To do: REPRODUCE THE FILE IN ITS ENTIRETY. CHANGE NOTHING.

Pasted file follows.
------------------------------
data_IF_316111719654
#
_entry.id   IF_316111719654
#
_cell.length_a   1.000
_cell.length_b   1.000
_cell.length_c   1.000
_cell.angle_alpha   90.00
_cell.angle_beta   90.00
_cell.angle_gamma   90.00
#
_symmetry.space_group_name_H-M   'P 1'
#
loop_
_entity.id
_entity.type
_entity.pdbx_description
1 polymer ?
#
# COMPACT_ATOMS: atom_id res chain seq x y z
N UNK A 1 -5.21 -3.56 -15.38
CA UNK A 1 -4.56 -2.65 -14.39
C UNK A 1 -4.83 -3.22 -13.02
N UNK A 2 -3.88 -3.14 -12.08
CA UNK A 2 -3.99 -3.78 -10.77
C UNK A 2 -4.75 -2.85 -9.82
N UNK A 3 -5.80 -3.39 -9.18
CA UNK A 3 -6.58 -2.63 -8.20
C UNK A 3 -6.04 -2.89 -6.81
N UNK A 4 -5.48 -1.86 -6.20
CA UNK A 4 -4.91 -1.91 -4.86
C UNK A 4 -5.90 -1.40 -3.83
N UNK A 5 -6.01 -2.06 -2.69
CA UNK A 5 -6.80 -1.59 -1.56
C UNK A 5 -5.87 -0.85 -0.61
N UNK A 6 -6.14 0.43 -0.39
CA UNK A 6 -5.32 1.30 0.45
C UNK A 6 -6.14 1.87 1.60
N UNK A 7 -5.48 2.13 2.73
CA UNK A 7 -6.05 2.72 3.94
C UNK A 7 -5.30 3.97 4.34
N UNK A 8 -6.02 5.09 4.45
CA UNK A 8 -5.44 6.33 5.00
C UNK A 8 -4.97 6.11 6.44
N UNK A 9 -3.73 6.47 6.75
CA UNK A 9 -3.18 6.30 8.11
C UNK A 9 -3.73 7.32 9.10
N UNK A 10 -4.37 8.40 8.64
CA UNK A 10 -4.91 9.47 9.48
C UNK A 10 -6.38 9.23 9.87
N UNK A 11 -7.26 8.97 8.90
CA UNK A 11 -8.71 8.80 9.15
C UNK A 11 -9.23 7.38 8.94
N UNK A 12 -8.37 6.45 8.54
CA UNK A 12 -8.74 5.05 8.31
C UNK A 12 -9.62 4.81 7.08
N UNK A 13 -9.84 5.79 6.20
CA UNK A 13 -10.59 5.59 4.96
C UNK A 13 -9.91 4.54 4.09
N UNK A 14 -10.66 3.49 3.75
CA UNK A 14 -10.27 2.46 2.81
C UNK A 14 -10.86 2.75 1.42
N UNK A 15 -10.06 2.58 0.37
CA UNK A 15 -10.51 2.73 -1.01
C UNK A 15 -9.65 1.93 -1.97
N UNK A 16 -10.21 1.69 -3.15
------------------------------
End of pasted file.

data_IF_316111719654
#
_entry.id   IF_316111719654
#
_cell.length_a   1.000
_cell.length_b   1.000
_cell.length_c   1.000
_cell.angle_alpha   90.00
_cell.angle_beta   90.00
_cell.angle_gamma   90.00
#
_symmetry.space_group_name_H-M   'P 1'
#
loop_
_entity.id
_entity.type
_entity.pdbx_description
1 polymer ?
#
# COMPACT_ATOMS: atom_id res chain seq x y z
N UNK A 1 -5.21 -3.56 -15.38
CA UNK A 1 -4.56 -2.65 -14.39
C UNK A 1 -4.83 -3.22 -13.02
N UNK A 2 -3.88 -3.14 -12.08
CA UNK A 2 -3.99 -3.78 -10.77
C UNK A 2 -4.75 -2.85 -9.82
N UNK A 3 -5.80 -3.39 -9.18
CA UNK A 3 -6.58 -2.63 -8.20
C UNK A 3 -6.04 -2.89 -6.81
N UNK A 4 -5.48 -1.86 -6.20
CA UNK A 4 -4.91 -1.91 -4.86
C UNK A 4 -5.90 -1.40 -3.83
N UNK A 5 -6.01 -2.06 -2.69
CA UNK A 5 -6.80 -1.59 -1.56
C UNK A 5 -5.87 -0.85 -0.61
N UNK A 6 -6.14 0.43 -0.39
CA UNK A 6 -5.32 1.30 0.45
C UNK A 6 -6.14 1.87 1.60
N UNK A 7 -5.48 2.13 2.73
CA UNK A 7 -6.05 2.72 3.94
C UNK A 7 -5.30 3.97 4.34
N UNK A 8 -6.02 5.09 4.45
CA UNK A 8 -5.44 6.33 5.00
C UNK A 8 -4.97 6.11 6.44
N UNK A 9 -3.73 6.47 6.75
CA UNK A 9 -3.18 6.30 8.11
C UNK A 9 -3.73 7.32 9.10
N UNK A 10 -4.37 8.40 8.64
CA UNK A 10 -4.91 9.47 9.48
C UNK A 10 -6.38 9.23 9.87
N UNK A 11 -7.26 8.97 8.90
CA UNK A 11 -8.71 8.80 9.15
C UNK A 11 -9.23 7.38 8.94
N UNK A 12 -8.37 6.45 8.54
CA UNK A 12 -8.74 5.05 8.31
C UNK A 12 -9.62 4.81 7.08
N UNK A 13 -9.84 5.79 6.20
CA UNK A 13 -10.59 5.59 4.96
C UNK A 13 -9.91 4.54 4.09
N UNK A 14 -10.66 3.49 3.75
CA UNK A 14 -10.27 2.46 2.81
C UNK A 14 -10.86 2.75 1.42
N UNK A 15 -10.06 2.58 0.37
CA UNK A 15 -10.51 2.73 -1.01
C UNK A 15 -9.65 1.93 -1.97
N UNK A 16 -10.21 1.69 -3.15